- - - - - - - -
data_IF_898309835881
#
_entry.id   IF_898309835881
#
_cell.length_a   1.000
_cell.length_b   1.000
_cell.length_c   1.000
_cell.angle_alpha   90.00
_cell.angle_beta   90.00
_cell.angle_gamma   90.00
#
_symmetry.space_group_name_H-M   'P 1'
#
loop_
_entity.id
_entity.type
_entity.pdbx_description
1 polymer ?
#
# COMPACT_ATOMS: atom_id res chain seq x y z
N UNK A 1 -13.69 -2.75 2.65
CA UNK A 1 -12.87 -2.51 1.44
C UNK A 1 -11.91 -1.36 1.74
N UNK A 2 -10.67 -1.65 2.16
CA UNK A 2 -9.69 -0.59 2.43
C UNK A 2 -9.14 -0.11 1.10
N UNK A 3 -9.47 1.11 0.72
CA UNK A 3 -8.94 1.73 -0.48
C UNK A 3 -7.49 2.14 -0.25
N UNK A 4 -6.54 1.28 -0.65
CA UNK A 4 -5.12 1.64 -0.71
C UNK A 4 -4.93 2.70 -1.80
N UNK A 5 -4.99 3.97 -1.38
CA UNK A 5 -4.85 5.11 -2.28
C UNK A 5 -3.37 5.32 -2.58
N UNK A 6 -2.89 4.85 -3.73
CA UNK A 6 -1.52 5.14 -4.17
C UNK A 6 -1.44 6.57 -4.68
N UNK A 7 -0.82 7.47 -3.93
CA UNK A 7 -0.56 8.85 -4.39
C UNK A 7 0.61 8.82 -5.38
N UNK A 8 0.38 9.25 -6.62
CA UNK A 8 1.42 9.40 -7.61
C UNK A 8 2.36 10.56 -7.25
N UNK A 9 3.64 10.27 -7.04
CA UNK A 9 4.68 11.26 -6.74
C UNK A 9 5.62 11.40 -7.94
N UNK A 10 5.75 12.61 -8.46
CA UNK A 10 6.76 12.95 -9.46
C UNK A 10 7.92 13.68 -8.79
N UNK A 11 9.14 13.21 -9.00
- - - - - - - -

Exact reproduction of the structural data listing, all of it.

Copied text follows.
data_IF_898309835881
#
_entry.id   IF_898309835881
#
_cell.length_a   1.000
_cell.length_b   1.000
_cell.length_c   1.000
_cell.angle_alpha   90.00
_cell.angle_beta   90.00
_cell.angle_gamma   90.00
#
_symmetry.space_group_name_H-M   'P 1'
#
loop_
_entity.id
_entity.type
_entity.pdbx_description
1 polymer ?
#
# COMPACT_ATOMS: atom_id res chain seq x y z
N UNK A 1 -13.69 -2.75 2.65
CA UNK A 1 -12.87 -2.51 1.44
C UNK A 1 -11.91 -1.36 1.74
N UNK A 2 -10.67 -1.65 2.16
CA UNK A 2 -9.69 -0.59 2.43
C UNK A 2 -9.14 -0.11 1.10
N UNK A 3 -9.47 1.11 0.72
CA UNK A 3 -8.94 1.73 -0.48
C UNK A 3 -7.49 2.14 -0.25
N UNK A 4 -6.54 1.28 -0.65
CA UNK A 4 -5.12 1.64 -0.71
C UNK A 4 -4.93 2.70 -1.80
N UNK A 5 -4.99 3.97 -1.38
CA UNK A 5 -4.85 5.11 -2.28
C UNK A 5 -3.37 5.32 -2.58
N UNK A 6 -2.89 4.85 -3.73
CA UNK A 6 -1.52 5.14 -4.17
C UNK A 6 -1.44 6.57 -4.68
N UNK A 7 -0.82 7.47 -3.93
CA UNK A 7 -0.56 8.85 -4.39
C UNK A 7 0.61 8.82 -5.38
N UNK A 8 0.38 9.25 -6.62
CA UNK A 8 1.42 9.40 -7.61
C UNK A 8 2.36 10.56 -7.25
N UNK A 9 3.64 10.27 -7.04
CA UNK A 9 4.68 11.26 -6.74
C UNK A 9 5.62 11.40 -7.94
N UNK A 10 5.75 12.61 -8.46
CA UNK A 10 6.76 12.95 -9.46
C UNK A 10 7.92 13.68 -8.79
N UNK A 11 9.14 13.21 -9.00